It looked more like a northern Californian town—except some of the homes were from the fifteenth century and even older. As we drove up a ridge that looked over the valley some of the homes had flags hanging from their windows. They looked like the flags you’d see at the horse races in Siena. Whatever poverty had plagued this town had been lifted.
We stopped to get a coffee at a café. I was afraid to talk, hoping they wouldn’t begin to rattle off words I couldn’t understand. I used few words to order and the waiter answered sparingly. He seemed cautious as if to say, “Oh no, another American coming to find his roots, maybe make claim to his great great-great-grandfather’s land.” They probably didn’t get a lot of strangers in this town.
We walked along the main street with boutiques that sold hats, clothes, and confections.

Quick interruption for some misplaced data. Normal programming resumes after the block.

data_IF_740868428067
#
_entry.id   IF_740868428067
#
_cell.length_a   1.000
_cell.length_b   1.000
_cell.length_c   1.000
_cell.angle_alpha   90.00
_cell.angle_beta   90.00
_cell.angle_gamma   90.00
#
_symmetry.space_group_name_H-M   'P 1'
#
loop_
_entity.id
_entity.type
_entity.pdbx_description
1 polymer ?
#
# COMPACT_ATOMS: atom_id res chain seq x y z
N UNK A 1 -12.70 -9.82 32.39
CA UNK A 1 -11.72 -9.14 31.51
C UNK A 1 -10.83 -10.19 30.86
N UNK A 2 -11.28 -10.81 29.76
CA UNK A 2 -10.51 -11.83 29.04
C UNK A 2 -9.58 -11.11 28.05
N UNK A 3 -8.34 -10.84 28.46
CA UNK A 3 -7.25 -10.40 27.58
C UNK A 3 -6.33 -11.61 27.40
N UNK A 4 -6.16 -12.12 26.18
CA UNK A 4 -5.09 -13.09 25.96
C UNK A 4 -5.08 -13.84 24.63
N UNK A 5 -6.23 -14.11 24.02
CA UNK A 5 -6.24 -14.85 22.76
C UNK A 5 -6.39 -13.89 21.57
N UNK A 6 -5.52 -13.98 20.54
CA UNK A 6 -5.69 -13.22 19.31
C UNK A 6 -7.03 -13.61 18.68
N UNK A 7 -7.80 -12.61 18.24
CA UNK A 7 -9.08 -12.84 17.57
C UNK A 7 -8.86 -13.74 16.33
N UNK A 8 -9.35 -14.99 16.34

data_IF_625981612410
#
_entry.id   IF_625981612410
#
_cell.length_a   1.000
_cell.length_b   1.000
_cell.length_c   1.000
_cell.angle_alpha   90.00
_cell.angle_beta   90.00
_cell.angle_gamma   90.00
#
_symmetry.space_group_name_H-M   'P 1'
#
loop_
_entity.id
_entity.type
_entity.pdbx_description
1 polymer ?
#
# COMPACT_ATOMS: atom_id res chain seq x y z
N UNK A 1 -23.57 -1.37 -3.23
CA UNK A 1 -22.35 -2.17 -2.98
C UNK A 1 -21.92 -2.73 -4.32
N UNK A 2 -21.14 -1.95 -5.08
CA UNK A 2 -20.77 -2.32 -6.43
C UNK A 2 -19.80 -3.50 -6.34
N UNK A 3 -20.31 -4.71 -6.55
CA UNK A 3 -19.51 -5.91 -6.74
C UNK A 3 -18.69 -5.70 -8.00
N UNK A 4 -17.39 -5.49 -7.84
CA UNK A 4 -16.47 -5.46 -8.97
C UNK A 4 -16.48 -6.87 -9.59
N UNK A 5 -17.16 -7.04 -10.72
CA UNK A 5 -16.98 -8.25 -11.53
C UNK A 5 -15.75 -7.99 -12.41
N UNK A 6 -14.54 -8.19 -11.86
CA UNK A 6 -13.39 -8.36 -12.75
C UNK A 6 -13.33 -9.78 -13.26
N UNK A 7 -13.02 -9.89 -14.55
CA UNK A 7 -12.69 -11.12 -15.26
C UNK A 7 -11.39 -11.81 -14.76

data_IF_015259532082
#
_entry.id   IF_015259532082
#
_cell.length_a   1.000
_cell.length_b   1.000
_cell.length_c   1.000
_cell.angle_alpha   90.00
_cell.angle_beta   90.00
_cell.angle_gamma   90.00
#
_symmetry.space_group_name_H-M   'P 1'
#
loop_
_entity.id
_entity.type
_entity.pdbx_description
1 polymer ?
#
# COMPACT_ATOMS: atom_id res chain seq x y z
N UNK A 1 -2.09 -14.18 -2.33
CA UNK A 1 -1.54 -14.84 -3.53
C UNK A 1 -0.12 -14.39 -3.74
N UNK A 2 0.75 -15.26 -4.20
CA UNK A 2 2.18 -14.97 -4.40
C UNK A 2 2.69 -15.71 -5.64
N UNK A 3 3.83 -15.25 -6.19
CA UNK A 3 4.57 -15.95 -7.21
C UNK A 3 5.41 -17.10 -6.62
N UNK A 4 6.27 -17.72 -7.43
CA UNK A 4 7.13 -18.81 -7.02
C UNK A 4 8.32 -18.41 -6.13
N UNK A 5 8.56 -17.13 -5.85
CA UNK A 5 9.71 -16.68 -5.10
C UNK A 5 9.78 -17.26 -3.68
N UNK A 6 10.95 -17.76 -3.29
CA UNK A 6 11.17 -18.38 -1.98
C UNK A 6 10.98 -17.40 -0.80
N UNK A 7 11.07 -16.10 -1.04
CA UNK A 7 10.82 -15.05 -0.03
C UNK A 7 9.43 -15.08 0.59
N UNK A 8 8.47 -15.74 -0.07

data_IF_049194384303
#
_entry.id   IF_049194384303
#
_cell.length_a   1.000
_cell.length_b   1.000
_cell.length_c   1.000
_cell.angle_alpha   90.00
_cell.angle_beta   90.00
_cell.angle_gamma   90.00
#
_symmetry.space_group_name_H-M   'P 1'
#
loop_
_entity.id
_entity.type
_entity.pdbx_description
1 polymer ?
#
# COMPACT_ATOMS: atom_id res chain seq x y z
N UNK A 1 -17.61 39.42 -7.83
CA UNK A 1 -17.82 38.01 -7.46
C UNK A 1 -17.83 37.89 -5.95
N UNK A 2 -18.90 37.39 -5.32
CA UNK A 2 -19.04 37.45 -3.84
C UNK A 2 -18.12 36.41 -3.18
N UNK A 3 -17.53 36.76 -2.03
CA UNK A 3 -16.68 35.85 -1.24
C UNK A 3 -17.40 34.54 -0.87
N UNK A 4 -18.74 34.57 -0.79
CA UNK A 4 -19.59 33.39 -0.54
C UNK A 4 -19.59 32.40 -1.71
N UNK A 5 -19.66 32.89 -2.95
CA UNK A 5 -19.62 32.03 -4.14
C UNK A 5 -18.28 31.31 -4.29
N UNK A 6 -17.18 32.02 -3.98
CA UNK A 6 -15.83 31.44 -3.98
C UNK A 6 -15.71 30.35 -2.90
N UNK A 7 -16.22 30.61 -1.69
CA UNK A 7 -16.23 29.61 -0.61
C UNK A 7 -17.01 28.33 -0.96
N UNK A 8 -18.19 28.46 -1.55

I didn’t ask anyone about the name Fiorito. No one seemed interested in talking to us and I was feeling shy or too nervous to talk to anyone.
We stopped to get gas on the edge of the town. The gas station attendant—an old man who looked like me—was very friendly. He acted as if we were the only people who he had seen in days. I had my usual conversation with him. He said, yes, there were many Fioritos in this region. He said he was not from Sala Consalina, but was from another town over the hills. He pointed to it, gesturing for me to follow his finger to see his hometown. He said that we were still paese, countryman.
We drove up and down the streets of Sala Consalina but there wasn’t anywhere to go that wasn’t a restaurant or a shop so we drove back to Salerno before sunset.
We left Salerno and Sala Consalina, saying goodbye to imagined relatives I never knew. We took the train to Naples so we could get to the airport early the next morning. I said goodbye to my father, knowing he’d be proud that I went to visit the town he talked so much about when I was a kid. I wished I could have told him that it wasn’t poor anymore; these people had disposable cash to buy funny hats and eat expensive candy.